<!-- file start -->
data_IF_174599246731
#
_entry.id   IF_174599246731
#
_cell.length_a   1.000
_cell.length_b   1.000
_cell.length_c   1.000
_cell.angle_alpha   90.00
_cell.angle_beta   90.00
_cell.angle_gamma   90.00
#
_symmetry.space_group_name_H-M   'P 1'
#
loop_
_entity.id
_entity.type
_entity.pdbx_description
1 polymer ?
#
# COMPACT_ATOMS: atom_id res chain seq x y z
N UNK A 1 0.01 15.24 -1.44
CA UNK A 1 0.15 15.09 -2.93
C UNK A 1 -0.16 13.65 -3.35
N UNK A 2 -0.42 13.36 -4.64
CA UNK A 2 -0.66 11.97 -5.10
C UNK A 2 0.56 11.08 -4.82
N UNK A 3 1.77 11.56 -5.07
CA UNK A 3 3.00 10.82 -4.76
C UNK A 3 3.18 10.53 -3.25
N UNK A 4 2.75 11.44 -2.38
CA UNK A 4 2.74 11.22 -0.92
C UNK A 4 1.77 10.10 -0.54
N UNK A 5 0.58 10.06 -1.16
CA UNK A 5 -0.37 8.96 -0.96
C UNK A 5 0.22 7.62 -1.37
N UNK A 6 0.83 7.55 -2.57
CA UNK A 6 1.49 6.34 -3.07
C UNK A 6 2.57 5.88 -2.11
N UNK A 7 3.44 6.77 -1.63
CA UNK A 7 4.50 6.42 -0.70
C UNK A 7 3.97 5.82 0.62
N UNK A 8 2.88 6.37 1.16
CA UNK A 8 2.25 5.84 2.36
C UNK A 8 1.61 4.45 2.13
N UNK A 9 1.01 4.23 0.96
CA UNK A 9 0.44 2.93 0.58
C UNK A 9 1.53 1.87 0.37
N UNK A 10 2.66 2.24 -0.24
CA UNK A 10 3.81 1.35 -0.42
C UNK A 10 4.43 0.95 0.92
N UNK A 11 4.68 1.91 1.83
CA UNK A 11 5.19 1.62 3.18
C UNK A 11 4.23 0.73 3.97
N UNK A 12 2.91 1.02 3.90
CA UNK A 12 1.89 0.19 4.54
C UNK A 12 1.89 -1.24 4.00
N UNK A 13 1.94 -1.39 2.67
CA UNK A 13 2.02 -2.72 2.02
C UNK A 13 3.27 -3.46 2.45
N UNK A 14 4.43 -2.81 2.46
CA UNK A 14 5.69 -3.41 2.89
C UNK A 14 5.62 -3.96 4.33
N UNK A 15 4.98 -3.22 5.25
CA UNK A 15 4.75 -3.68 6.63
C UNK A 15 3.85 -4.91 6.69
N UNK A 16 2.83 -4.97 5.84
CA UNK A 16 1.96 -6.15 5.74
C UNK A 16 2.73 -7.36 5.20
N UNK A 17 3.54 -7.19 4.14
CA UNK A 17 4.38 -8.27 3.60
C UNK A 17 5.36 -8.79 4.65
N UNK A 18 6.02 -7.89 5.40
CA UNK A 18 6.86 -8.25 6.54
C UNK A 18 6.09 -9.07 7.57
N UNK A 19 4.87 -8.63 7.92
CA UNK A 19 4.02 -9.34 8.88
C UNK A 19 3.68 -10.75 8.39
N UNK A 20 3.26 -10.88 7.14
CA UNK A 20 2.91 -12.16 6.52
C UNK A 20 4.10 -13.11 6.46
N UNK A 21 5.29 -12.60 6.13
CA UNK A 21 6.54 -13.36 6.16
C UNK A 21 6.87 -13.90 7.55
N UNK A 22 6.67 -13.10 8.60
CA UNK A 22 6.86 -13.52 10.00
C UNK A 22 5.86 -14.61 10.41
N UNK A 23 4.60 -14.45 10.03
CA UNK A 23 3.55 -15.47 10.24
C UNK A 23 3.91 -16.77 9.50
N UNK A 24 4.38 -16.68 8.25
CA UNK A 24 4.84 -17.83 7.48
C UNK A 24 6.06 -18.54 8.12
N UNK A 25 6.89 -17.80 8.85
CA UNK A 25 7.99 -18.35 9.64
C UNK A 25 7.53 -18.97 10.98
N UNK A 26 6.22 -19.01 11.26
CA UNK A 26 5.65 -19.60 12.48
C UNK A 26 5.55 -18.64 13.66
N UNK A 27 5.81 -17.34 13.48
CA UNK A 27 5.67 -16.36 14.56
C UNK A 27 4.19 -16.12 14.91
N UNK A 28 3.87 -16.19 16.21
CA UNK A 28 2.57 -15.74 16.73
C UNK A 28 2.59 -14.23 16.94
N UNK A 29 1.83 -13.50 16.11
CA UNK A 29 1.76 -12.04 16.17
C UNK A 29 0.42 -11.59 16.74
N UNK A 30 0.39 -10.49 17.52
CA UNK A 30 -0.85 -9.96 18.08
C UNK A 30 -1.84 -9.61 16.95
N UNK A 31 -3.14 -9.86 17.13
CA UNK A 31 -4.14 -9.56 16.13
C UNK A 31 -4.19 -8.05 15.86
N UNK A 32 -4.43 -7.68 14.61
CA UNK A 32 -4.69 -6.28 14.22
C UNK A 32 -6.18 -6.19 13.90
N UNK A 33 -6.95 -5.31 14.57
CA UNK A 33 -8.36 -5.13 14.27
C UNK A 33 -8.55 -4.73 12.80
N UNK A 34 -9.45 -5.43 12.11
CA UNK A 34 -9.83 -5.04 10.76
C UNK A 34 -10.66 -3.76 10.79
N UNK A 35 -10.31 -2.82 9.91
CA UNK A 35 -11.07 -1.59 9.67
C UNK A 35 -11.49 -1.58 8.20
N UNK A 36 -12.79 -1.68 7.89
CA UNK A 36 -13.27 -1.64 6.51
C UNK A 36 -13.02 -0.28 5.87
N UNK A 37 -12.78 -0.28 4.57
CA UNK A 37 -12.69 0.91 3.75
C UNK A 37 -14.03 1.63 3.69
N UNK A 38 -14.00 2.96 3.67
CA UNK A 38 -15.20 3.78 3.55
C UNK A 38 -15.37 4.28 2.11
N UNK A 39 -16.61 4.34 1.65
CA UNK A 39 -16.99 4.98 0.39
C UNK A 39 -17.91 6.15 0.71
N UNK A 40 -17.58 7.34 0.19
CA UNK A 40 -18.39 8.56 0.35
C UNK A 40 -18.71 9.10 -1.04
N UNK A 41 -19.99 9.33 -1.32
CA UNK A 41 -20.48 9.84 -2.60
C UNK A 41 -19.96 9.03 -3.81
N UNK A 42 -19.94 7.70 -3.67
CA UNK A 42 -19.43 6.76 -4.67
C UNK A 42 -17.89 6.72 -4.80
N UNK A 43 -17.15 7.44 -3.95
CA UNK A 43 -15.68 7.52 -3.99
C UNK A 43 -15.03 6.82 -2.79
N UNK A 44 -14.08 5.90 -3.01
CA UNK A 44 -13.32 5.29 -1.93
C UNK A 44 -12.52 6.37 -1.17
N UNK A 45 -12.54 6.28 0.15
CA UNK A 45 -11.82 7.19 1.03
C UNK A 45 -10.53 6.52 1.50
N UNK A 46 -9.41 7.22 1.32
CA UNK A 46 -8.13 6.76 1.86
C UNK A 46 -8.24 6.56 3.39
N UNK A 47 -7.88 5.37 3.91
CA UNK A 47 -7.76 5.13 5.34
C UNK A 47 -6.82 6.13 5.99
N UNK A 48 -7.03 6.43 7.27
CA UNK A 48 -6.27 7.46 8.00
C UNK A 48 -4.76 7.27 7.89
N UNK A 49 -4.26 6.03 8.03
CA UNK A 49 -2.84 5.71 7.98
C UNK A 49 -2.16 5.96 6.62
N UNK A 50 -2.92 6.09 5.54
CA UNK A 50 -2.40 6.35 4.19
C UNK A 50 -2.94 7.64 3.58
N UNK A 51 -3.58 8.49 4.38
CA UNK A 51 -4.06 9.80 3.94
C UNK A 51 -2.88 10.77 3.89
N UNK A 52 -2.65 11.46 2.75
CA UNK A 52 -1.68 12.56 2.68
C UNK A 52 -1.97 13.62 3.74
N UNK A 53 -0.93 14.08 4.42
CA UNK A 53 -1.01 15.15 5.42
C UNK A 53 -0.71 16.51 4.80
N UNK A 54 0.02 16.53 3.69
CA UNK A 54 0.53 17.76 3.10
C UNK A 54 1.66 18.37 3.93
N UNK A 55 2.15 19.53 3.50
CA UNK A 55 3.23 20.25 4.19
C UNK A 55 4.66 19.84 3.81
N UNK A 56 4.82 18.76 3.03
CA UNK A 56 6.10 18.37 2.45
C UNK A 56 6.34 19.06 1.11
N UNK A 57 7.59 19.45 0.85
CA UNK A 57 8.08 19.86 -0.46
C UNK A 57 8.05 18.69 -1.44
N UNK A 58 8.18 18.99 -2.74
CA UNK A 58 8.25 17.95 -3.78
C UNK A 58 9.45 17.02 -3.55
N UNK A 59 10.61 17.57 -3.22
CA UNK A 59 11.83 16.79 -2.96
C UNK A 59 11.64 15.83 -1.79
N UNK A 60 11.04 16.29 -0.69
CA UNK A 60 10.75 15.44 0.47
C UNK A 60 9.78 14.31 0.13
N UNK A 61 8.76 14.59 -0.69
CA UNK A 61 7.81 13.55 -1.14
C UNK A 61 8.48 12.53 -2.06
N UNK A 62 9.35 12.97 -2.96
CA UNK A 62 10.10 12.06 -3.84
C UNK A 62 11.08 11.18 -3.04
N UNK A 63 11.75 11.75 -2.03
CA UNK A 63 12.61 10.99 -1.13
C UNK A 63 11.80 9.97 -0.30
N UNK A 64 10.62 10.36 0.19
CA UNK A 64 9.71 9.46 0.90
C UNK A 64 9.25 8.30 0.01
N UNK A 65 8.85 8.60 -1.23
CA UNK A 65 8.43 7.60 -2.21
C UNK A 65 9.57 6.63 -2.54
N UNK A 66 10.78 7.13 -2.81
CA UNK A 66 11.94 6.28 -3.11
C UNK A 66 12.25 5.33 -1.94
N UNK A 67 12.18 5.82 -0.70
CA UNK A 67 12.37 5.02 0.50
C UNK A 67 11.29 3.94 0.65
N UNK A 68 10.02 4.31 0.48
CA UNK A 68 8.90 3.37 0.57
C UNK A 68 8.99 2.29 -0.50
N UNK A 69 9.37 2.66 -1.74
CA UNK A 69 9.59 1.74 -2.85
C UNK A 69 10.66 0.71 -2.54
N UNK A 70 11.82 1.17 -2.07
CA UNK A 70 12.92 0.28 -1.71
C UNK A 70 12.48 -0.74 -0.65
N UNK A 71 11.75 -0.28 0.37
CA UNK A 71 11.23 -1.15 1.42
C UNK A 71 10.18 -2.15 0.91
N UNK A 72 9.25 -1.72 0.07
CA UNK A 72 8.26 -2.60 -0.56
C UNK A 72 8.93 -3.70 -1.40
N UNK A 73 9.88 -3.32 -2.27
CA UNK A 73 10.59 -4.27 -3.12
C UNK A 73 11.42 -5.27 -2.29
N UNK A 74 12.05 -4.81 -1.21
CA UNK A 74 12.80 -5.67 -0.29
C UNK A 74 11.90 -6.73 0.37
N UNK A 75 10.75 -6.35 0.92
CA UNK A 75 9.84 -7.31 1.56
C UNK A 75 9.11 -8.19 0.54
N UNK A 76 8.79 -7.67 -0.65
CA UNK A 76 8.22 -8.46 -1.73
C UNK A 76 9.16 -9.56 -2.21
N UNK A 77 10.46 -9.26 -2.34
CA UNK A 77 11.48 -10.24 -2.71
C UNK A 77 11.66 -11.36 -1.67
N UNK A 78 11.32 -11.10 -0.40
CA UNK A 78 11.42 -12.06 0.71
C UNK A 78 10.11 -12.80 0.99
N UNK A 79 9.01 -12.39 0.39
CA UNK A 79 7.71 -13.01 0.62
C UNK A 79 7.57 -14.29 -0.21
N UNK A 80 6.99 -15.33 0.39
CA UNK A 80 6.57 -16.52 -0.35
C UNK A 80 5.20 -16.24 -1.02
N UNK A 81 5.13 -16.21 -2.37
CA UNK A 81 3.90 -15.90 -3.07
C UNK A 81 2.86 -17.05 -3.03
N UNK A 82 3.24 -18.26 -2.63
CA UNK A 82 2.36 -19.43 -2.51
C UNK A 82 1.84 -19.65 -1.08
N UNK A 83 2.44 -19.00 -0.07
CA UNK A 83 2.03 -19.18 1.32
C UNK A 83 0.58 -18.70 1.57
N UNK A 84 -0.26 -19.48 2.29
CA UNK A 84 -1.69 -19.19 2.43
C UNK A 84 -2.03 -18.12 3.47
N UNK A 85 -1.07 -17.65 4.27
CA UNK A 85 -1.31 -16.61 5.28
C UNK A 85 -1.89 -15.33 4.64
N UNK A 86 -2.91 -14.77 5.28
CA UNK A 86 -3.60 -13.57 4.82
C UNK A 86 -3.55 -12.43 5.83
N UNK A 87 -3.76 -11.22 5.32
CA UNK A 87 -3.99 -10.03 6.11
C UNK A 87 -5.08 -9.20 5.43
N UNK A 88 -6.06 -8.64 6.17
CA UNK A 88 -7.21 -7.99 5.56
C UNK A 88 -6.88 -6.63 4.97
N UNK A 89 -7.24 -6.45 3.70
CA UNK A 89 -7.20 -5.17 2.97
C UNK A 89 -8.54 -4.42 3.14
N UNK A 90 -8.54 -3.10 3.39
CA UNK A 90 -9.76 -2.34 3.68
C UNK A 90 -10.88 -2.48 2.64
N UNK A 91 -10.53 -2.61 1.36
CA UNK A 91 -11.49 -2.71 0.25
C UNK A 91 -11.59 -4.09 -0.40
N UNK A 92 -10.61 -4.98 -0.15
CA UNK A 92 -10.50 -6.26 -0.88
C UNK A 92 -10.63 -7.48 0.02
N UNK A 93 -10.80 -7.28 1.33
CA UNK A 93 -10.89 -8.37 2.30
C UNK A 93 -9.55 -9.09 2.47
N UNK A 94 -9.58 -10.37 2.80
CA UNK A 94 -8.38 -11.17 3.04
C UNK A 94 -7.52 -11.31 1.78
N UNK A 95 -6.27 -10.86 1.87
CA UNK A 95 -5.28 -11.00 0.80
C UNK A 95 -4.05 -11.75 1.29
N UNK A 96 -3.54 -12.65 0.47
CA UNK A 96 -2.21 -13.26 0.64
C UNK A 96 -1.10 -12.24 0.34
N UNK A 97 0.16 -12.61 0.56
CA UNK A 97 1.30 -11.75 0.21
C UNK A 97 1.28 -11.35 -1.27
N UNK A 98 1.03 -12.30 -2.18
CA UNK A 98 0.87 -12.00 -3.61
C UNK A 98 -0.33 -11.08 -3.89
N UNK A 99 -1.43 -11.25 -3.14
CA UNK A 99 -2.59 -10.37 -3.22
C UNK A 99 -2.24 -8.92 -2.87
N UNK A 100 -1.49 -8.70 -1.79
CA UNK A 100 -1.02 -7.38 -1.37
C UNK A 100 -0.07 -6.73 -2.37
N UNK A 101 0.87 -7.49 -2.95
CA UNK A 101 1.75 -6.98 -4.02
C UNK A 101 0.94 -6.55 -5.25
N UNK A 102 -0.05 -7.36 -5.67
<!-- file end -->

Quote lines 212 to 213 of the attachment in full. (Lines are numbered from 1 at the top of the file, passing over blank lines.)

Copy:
C UNK A 64 9.25 8.30 0.01
N UNK A 65 8.85 8.60 -1.23